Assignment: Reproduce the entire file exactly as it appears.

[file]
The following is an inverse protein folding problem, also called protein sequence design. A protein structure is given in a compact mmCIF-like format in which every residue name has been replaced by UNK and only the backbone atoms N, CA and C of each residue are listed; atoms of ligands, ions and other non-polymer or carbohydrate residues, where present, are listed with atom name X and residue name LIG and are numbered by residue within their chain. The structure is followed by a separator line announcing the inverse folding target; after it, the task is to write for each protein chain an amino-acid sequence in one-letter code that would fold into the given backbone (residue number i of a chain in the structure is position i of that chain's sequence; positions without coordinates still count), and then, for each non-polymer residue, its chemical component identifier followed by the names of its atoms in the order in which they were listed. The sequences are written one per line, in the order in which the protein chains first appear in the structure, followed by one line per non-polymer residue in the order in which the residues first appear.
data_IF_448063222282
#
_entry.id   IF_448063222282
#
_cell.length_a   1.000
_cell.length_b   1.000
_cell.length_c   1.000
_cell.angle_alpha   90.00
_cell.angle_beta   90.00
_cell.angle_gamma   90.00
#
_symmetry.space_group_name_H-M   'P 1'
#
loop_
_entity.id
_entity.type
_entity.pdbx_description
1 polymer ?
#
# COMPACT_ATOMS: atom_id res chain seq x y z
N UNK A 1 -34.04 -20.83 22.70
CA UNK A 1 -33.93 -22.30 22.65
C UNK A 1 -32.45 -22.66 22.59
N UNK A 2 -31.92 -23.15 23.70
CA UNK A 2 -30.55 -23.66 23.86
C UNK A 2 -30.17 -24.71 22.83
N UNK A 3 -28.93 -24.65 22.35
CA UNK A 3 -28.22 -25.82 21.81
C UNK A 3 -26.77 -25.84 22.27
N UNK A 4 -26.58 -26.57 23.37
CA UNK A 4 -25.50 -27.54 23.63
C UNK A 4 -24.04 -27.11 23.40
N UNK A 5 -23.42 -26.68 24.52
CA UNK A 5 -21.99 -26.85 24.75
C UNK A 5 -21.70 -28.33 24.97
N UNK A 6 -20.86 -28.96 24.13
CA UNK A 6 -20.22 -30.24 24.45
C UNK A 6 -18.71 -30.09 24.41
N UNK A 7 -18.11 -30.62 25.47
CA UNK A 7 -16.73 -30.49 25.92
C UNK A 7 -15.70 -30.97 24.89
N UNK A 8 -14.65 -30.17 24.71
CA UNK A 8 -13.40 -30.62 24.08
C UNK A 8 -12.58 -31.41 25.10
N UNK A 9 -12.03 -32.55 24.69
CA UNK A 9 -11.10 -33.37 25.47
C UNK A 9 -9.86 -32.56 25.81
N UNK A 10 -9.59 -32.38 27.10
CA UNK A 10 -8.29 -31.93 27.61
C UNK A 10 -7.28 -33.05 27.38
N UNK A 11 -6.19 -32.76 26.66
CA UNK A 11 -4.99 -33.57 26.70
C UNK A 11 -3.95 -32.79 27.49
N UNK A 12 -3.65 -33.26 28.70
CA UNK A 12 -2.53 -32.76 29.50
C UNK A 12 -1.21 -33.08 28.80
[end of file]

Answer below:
The following is an inverse protein folding problem, also called protein sequence design. A protein structure is given in a compact mmCIF-like format in which every residue name has been replaced by UNK and only the backbone atoms N, CA and C of each residue are listed; atoms of ligands, ions and other non-polymer or carbohydrate residues, where present, are listed with atom name X and residue name LIG and are numbered by residue within their chain. The structure is followed by a separator line announcing the inverse folding target; after it, the task is to write for each protein chain an amino-acid sequence in one-letter code that would fold into the given backbone (residue number i of a chain in the structure is position i of that chain's sequence; positions without coordinates still count), and then, for each non-polymer residue, its chemical component identifier followed by the names of its atoms in the order in which they were listed. The sequences are written one per line, in the order in which the protein chains first appear in the structure, followed by one line per non-polymer residue in the order in which the residues first appear.
data_IF_448063222282
#
_entry.id   IF_448063222282
#
_cell.length_a   1.000
_cell.length_b   1.000
_cell.length_c   1.000
_cell.angle_alpha   90.00
_cell.angle_beta   90.00
_cell.angle_gamma   90.00
#
_symmetry.space_group_name_H-M   'P 1'
#
loop_
_entity.id
_entity.type
_entity.pdbx_description
1 polymer ?
#
# COMPACT_ATOMS: atom_id res chain seq x y z
N UNK A 1 -34.04 -20.83 22.70
CA UNK A 1 -33.93 -22.30 22.65
C UNK A 1 -32.45 -22.66 22.59
N UNK A 2 -31.92 -23.15 23.70
CA UNK A 2 -30.55 -23.66 23.86
C UNK A 2 -30.17 -24.71 22.83
N UNK A 3 -28.93 -24.65 22.35
CA UNK A 3 -28.22 -25.82 21.81
C UNK A 3 -26.77 -25.84 22.27
N UNK A 4 -26.58 -26.57 23.37
CA UNK A 4 -25.50 -27.54 23.63
C UNK A 4 -24.04 -27.11 23.40
N UNK A 5 -23.42 -26.68 24.52
CA UNK A 5 -21.99 -26.85 24.75
C UNK A 5 -21.70 -28.33 24.97
N UNK A 6 -20.86 -28.96 24.13
CA UNK A 6 -20.22 -30.24 24.45
C UNK A 6 -18.71 -30.09 24.41
N UNK A 7 -18.11 -30.62 25.47
CA UNK A 7 -16.73 -30.49 25.92
C UNK A 7 -15.70 -30.97 24.89
N UNK A 8 -14.65 -30.17 24.71
CA UNK A 8 -13.40 -30.62 24.08
C UNK A 8 -12.58 -31.41 25.10
N UNK A 9 -12.03 -32.55 24.69
CA UNK A 9 -11.10 -33.37 25.47
C UNK A 9 -9.86 -32.56 25.81
N UNK A 10 -9.59 -32.38 27.10
CA UNK A 10 -8.29 -31.93 27.61
C UNK A 10 -7.28 -33.05 27.38
N UNK A 11 -6.19 -32.76 26.66
CA UNK A 11 -4.99 -33.57 26.70
C UNK A 11 -3.95 -32.79 27.49
N UNK A 12 -3.65 -33.26 28.70
CA UNK A 12 -2.53 -32.76 29.50
C UNK A 12 -1.21 -33.08 28.80